The KC-46A is intended to replace the Air Force's aging fleet of KC-135 Stratotankers. (Kevin Flynn/Air Force)
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Development of the Air Force’s KC-46A tanker is about 57 percent complete, with the first flight of the test aircraft planned for this summer, according to the top program official.
The schedule announcement comes as the KC-46A program faces increased costs for the contractor, the Government Accountability Office outlines possible delays for the program and the looming threat of sequestration targets one Air Force tanker fleet.
“There’s always some risk in acquisition programs, and the KC-46A program is executing as well as any acquisition program that I’ve ever been involved in in 27 years,” Maj. Gen. John F. Thompson, the tanker’s executive program officer, told lawmakers April 2.
The Air Force has scheduled the first flight of the 767 derivative this summer, when it will head straight into the flight test program.
The plane is in the factory and set to go through ground testing, such as vibration tests to ensure its stability.
That aircraft, while the first for the Air Force, will be the 1,065th 767 airframe produced, Thompson said. The established history of the plane will be helpful to the airmen maintaining it.
“Airmen will actually appreciate being able to conduct maintenance on aircraft that they know that the tech data and the FAA certification has literally been there for decades,” Thompson told Air Force Times.
The second aircraft will move from the factory in Everett, Wash., to a Boeing facility in Seattle for finishing, including the installation of the refueling boom and other military-specific equipment such as the boom operator’s station before heading to the flight test program in January, Thompson said.
Production on the first aircraft has encountered setbacks, including problems with the aircraft’s electrical wiring systems and outer paneling, he said.
In March, the Air Force estimated that the development for the aircraft will be about $1.1 billion over budget. However, the Air Force’s end of the contract has been held up and the service’s liability is capped at $4.9 billion, meaning the additional cost will have to be covered by Boeing.
“The rest of this will be borne by the contractor so long as I haven’t changed requirements, I’ve paid my bills on time,” Thompson said. “It’s really not a big issue for us from the standpoint of execution.”
While officials have said that the progress is mostly smooth on the program, there are issues that will impact continued development and production of the tanker. On March 31, the Government Accountability Office released its assessment of Defense Department acquisition programs, including assessing issues with KC-46A development.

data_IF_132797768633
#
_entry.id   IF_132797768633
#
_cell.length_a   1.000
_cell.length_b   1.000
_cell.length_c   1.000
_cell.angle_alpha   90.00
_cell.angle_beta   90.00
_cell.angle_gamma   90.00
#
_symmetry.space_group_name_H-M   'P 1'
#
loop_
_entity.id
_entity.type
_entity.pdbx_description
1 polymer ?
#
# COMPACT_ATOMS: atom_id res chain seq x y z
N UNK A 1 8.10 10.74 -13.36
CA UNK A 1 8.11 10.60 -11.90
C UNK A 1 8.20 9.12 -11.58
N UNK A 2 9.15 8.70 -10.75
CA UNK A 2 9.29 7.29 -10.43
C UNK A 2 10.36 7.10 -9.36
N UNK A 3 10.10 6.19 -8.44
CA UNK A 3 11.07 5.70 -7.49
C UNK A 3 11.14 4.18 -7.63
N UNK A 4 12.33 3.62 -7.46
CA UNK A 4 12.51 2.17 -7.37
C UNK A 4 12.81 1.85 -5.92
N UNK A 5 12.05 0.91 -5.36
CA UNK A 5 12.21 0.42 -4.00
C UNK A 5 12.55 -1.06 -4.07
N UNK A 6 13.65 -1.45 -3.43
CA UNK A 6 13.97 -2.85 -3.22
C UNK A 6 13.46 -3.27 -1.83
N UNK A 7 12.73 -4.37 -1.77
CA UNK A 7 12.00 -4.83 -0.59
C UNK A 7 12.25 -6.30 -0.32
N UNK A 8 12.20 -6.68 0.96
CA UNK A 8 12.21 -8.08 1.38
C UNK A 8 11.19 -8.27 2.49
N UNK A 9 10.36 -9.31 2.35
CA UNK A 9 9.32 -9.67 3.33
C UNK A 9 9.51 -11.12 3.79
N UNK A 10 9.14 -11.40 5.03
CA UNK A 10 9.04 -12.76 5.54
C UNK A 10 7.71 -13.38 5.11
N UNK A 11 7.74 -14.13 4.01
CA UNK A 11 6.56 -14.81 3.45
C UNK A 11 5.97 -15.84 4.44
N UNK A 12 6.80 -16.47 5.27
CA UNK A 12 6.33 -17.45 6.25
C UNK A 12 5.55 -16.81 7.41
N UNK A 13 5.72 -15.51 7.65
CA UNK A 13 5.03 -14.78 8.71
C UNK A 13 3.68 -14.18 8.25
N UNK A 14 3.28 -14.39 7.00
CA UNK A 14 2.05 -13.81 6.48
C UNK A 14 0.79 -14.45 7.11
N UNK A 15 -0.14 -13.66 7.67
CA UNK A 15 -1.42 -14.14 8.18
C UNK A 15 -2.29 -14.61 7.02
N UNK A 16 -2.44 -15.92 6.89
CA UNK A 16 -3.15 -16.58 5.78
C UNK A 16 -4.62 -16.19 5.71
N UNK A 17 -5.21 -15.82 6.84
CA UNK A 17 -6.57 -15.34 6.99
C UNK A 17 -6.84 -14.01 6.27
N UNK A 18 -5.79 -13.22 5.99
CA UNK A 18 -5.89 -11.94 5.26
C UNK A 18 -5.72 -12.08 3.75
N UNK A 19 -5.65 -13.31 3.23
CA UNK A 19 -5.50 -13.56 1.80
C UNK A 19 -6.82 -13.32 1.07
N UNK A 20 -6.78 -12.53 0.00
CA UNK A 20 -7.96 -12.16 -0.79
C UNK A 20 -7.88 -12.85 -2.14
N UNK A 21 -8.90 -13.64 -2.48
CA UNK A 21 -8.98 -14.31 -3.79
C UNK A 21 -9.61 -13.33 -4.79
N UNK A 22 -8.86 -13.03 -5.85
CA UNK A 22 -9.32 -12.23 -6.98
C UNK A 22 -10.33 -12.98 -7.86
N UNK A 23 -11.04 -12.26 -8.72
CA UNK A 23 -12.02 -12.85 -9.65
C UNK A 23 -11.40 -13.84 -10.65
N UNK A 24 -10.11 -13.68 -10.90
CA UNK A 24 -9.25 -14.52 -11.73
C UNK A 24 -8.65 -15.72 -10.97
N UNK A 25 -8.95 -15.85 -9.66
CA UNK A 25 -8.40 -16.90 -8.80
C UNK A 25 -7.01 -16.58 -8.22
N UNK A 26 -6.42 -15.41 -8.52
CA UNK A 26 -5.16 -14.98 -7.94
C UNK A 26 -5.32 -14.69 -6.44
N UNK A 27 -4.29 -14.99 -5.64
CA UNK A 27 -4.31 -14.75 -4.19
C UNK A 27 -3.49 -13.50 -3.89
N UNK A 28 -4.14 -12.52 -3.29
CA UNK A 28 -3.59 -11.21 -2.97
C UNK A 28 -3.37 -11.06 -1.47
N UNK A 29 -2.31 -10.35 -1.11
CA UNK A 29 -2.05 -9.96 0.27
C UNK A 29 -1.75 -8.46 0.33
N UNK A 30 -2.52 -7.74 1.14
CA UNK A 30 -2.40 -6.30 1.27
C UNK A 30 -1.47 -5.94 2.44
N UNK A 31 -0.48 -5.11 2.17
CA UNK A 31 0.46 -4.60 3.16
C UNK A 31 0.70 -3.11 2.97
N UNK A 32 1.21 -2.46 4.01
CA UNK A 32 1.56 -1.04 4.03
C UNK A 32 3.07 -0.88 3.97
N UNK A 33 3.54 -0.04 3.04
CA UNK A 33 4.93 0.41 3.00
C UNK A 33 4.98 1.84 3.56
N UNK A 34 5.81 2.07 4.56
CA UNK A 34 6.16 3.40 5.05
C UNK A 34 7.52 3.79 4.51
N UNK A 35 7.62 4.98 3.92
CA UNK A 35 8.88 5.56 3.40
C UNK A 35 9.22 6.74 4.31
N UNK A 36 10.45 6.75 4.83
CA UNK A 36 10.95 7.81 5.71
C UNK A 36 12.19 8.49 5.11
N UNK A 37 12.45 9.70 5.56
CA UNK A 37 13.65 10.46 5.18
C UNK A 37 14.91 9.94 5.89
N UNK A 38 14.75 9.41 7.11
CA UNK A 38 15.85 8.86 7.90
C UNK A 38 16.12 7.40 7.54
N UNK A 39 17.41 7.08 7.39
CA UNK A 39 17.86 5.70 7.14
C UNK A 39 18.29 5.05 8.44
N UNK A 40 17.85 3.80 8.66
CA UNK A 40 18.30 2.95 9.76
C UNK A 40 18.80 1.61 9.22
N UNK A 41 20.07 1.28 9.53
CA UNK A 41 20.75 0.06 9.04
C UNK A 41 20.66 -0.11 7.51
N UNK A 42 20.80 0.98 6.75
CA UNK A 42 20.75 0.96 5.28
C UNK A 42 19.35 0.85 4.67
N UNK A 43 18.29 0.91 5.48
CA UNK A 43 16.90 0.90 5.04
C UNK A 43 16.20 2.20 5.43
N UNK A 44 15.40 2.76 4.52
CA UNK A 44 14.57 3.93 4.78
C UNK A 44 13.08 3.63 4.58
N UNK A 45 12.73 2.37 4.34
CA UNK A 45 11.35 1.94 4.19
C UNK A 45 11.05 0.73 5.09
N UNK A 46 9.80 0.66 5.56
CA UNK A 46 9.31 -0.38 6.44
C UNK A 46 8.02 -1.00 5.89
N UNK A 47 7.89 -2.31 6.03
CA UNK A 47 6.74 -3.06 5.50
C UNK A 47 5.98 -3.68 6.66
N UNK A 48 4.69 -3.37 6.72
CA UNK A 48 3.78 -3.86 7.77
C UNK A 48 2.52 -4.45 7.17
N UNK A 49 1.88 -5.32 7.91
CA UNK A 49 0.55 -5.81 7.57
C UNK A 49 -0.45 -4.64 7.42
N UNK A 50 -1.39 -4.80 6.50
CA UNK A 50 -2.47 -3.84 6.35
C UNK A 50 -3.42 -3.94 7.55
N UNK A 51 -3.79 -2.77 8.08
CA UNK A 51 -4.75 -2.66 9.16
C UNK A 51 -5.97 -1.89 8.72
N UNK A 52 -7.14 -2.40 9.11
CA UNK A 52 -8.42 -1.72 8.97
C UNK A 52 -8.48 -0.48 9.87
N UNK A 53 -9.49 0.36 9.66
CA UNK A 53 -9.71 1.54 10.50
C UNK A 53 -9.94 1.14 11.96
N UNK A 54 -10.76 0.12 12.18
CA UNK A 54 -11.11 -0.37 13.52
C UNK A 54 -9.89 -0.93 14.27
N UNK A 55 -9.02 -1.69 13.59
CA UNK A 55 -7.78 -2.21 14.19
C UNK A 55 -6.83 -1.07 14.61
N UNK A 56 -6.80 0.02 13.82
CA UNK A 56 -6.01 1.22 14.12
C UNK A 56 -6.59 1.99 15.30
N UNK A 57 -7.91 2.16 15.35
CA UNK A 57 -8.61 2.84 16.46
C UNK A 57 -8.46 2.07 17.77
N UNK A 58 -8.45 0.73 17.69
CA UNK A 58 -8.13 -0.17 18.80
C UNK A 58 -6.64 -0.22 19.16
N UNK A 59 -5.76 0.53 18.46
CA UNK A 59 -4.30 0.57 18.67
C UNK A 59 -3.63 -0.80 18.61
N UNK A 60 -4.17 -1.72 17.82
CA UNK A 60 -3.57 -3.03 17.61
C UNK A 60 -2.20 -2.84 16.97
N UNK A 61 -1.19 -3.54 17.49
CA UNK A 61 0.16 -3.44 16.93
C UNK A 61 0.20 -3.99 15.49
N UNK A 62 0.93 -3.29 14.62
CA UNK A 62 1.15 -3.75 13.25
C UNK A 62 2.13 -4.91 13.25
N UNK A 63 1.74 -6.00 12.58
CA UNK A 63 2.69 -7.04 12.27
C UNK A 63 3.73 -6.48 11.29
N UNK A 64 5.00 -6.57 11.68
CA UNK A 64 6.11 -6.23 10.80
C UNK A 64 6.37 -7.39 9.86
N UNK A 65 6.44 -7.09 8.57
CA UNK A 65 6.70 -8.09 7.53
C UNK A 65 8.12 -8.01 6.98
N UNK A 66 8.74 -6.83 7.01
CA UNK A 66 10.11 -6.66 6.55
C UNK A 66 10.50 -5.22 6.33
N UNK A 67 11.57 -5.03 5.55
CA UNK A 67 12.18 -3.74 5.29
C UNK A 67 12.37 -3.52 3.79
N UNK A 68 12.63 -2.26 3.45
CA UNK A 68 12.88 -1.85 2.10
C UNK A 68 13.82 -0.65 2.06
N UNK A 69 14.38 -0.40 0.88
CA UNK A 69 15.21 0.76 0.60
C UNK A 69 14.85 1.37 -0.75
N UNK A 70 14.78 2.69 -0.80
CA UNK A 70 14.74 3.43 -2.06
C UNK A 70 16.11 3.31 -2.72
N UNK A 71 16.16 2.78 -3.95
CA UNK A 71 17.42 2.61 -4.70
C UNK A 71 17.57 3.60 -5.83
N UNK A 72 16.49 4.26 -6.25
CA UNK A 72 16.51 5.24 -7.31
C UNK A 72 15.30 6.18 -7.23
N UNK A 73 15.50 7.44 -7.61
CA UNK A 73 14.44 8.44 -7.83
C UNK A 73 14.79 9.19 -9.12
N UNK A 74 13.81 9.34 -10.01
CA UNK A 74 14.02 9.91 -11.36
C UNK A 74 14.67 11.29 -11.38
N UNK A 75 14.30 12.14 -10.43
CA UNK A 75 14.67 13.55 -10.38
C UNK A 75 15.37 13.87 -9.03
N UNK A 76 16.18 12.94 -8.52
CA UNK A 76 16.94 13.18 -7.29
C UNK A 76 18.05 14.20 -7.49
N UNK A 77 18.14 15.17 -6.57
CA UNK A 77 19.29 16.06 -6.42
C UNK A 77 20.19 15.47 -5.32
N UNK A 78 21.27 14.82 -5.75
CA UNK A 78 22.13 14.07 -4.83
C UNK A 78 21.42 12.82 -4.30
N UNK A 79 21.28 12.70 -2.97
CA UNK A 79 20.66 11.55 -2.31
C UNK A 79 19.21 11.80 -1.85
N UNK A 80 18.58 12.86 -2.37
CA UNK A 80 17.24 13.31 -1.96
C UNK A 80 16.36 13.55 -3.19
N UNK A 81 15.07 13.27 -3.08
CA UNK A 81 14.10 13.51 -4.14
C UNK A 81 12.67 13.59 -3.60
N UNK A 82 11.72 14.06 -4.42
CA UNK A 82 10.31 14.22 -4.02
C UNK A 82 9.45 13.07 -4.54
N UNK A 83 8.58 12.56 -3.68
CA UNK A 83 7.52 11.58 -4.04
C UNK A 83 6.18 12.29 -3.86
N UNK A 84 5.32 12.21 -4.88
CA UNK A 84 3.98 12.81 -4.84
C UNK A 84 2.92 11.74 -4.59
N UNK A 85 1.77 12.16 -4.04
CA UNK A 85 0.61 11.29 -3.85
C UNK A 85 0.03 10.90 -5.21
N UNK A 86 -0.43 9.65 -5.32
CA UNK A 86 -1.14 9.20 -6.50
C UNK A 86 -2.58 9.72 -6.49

According to the report, Boeing has delayed production of the refueling boom by almost a year due to design changes and late parts deliveries.
The January 2015 test flight of the KC-46A is about 18 months after its critical design review, which was released in July 2013.
“Best practices call for completing a full system-level prototype demonstration by the critical design review in order to show that the design is capable of meeting performance requirements,” the GAO report said.
In response to the GAO, Air Force program office officials said they are working to mitigate risks by negotiating a fixed-price incentive development contract with firm fixed and not to exceed pricing for production.
Additionally, the program said software-related issues are a risk with the system in concurrent testing and production, similar to problems that have delayed the F-35 program.
“The program further stated that it plans to mitigate the risk posed by concurrency by ensuring that adequate testing is completed prior to the production decision,” the GAO said. “In addition, Boeing’s contract requires it to incorporate fixes into production aircraft at no additional cost.”
The KC-46A development comes at a time of uncertainty over the future of the Air Force’s tanker fleet. While the Pegasus is planned to replace the KC-135 Stratotanker fleet, the service has said that if sequestration continues, it will be forced to divest the entire fleet of 59 KC-10 Extenders.
Maj. Gen. James Jones, the assistant deputy chief of staff for operations, plans and requirements, told lawmakers April 2 that if the Air Force is forced to cut this fleet, it would do so as the KC-46A comes online.
The KC-10 is the likely casualty of budget cuts because an Air Force assessment of its mobility fleets found that losing those 59 tankers would impose the least amount of risk on operations.
To save the same amount of money, the service would be forced to cut 152 KC-135s, its entire C-5M fleet or 80 C-17s, which would be too big a loss for the Air Force’s mobility mission, Jones said.■